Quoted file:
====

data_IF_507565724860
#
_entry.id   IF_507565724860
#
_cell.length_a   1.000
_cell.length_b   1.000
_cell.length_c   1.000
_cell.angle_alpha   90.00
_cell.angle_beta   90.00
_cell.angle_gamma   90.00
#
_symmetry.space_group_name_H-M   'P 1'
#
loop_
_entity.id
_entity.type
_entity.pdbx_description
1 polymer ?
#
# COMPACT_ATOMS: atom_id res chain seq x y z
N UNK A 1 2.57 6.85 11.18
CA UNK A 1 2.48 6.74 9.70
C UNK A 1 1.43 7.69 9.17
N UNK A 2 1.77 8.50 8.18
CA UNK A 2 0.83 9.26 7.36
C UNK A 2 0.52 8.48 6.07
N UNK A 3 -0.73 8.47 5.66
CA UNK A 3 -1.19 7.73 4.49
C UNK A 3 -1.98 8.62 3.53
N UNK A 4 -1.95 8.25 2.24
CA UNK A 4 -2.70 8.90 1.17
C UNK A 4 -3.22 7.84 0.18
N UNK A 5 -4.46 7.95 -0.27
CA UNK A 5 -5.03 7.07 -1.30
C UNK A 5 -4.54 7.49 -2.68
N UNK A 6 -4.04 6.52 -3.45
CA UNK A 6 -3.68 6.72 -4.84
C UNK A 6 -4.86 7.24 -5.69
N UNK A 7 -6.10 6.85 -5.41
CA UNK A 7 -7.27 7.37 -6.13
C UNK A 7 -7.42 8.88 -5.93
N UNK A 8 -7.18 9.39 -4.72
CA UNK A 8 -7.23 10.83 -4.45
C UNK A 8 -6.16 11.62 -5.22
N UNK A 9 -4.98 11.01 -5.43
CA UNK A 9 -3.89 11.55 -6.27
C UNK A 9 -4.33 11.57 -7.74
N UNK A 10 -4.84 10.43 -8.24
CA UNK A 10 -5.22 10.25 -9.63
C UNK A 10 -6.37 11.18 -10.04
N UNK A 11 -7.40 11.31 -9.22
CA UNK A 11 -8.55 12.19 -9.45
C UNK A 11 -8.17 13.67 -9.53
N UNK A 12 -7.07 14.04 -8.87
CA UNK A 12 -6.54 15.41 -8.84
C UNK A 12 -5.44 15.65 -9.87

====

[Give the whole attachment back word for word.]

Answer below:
data_IF_507565724860
#
_entry.id   IF_507565724860
#
_cell.length_a   1.000
_cell.length_b   1.000
_cell.length_c   1.000
_cell.angle_alpha   90.00
_cell.angle_beta   90.00
_cell.angle_gamma   90.00
#
_symmetry.space_group_name_H-M   'P 1'
#
loop_
_entity.id
_entity.type
_entity.pdbx_description
1 polymer ?
#
# COMPACT_ATOMS: atom_id res chain seq x y z
N UNK A 1 2.57 6.85 11.18
CA UNK A 1 2.48 6.74 9.70
C UNK A 1 1.43 7.69 9.17
N UNK A 2 1.77 8.50 8.18
CA UNK A 2 0.83 9.26 7.36
C UNK A 2 0.52 8.48 6.07
N UNK A 3 -0.73 8.47 5.66
CA UNK A 3 -1.19 7.73 4.49
C UNK A 3 -1.98 8.62 3.53
N UNK A 4 -1.95 8.25 2.24
CA UNK A 4 -2.70 8.90 1.17
C UNK A 4 -3.22 7.84 0.18
N UNK A 5 -4.46 7.95 -0.27
CA UNK A 5 -5.03 7.07 -1.30
C UNK A 5 -4.54 7.49 -2.68
N UNK A 6 -4.04 6.52 -3.45
CA UNK A 6 -3.68 6.72 -4.84
C UNK A 6 -4.86 7.24 -5.69
N UNK A 7 -6.10 6.85 -5.41
CA UNK A 7 -7.27 7.37 -6.13
C UNK A 7 -7.42 8.88 -5.93
N UNK A 8 -7.18 9.39 -4.72
CA UNK A 8 -7.23 10.83 -4.45
C UNK A 8 -6.16 11.62 -5.22
N UNK A 9 -4.98 11.01 -5.43
CA UNK A 9 -3.89 11.55 -6.27
C UNK A 9 -4.33 11.57 -7.74
N UNK A 10 -4.84 10.43 -8.24
CA UNK A 10 -5.22 10.25 -9.63
C UNK A 10 -6.37 11.18 -10.04
N UNK A 11 -7.40 11.31 -9.22
CA UNK A 11 -8.55 12.19 -9.45
C UNK A 11 -8.17 13.67 -9.53
N UNK A 12 -7.07 14.04 -8.87
CA UNK A 12 -6.54 15.41 -8.84
C UNK A 12 -5.44 15.65 -9.87